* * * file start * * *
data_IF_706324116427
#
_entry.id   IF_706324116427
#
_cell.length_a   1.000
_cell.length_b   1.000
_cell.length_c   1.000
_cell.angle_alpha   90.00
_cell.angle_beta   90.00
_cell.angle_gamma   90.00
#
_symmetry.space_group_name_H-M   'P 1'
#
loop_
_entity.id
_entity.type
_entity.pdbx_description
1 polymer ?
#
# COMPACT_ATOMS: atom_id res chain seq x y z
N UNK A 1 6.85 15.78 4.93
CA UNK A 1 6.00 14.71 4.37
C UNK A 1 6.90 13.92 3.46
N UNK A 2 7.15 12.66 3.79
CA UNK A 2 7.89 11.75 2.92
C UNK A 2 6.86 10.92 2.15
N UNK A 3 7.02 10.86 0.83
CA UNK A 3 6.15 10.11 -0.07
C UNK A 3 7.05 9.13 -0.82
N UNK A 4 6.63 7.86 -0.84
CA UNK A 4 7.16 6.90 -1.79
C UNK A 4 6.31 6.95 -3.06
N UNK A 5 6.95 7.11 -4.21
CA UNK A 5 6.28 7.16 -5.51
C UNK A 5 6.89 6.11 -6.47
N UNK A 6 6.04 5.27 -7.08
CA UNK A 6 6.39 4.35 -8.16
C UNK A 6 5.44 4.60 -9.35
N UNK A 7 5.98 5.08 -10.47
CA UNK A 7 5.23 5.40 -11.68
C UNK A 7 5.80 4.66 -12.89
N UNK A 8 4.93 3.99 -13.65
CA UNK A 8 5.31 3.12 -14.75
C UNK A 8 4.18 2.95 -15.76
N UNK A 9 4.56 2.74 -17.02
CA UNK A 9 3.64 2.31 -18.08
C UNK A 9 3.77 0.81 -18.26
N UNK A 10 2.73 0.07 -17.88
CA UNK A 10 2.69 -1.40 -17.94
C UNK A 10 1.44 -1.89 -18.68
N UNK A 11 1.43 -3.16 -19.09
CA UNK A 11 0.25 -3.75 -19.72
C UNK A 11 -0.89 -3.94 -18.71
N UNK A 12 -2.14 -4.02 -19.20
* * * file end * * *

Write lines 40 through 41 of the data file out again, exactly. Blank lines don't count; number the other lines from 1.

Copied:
CA UNK A 7 5.23 5.40 -11.68
C UNK A 7 5.80 4.66 -12.89